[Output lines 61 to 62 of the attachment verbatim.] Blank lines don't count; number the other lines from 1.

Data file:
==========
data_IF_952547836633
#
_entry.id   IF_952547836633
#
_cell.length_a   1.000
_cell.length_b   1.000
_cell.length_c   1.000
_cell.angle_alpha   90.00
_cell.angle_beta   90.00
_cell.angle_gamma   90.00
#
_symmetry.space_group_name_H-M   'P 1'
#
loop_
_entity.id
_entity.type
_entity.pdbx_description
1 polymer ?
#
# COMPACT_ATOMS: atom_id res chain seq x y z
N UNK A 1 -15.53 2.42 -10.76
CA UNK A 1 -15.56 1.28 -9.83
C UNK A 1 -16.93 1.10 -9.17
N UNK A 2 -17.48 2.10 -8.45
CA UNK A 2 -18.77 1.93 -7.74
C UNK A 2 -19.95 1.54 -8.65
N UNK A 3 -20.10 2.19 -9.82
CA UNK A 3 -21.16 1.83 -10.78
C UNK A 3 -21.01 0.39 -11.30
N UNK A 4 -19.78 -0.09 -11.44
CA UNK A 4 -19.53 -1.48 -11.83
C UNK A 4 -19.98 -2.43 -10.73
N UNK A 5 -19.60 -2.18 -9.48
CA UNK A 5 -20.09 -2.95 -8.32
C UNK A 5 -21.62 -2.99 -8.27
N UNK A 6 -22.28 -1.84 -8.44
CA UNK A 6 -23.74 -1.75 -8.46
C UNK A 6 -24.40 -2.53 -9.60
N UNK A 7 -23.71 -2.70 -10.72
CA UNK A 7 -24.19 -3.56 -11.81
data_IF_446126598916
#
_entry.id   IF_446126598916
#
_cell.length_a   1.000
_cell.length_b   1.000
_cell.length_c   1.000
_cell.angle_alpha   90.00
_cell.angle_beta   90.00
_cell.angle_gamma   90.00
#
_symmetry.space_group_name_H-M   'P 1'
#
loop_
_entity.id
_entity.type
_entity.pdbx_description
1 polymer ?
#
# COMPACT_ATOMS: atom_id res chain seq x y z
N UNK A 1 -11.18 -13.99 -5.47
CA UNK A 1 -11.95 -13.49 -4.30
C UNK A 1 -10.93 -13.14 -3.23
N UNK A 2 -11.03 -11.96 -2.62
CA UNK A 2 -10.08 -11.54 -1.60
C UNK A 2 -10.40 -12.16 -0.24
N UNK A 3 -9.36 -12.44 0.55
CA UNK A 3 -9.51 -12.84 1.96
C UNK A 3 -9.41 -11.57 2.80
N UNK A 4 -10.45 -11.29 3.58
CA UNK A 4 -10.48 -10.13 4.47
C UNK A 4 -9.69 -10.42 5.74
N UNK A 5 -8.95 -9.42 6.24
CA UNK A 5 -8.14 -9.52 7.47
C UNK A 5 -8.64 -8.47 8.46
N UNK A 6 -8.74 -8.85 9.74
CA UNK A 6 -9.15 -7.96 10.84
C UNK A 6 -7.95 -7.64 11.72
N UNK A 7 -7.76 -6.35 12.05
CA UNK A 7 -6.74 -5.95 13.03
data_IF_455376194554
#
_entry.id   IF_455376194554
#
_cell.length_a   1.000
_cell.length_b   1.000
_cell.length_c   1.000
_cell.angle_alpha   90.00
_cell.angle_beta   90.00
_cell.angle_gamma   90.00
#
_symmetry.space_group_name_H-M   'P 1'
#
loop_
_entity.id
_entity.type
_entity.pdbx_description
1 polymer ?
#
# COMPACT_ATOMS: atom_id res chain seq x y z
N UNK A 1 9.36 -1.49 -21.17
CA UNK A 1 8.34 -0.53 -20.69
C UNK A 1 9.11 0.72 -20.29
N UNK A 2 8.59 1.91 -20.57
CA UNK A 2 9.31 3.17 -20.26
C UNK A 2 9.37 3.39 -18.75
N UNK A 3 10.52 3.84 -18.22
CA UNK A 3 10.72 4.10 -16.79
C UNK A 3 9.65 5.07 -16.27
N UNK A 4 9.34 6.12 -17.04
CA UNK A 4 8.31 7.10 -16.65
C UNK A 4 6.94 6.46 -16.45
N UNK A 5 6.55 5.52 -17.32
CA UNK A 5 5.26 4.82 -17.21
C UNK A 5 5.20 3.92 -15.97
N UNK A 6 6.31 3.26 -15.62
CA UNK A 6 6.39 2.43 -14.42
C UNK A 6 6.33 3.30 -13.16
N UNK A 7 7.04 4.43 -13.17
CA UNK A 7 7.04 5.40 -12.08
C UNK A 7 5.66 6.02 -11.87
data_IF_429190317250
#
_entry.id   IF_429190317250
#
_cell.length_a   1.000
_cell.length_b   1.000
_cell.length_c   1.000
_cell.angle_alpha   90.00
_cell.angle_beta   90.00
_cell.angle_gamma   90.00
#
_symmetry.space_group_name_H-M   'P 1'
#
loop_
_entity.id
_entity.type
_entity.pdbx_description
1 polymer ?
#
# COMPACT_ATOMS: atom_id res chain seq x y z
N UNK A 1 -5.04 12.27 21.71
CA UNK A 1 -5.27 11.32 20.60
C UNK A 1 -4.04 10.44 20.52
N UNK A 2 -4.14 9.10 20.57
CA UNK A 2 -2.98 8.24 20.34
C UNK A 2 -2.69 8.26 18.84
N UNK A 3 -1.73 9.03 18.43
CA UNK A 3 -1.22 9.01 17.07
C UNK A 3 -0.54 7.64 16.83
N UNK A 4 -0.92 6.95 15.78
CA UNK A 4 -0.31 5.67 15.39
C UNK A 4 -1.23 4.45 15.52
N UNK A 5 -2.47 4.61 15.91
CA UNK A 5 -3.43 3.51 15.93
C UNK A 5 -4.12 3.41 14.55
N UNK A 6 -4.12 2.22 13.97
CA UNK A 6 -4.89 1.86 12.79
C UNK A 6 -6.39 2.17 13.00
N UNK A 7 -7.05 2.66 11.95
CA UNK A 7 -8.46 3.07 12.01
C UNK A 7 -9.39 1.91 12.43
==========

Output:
N UNK A 1 -11.18 -13.99 -5.47
CA UNK A 1 -11.95 -13.49 -4.30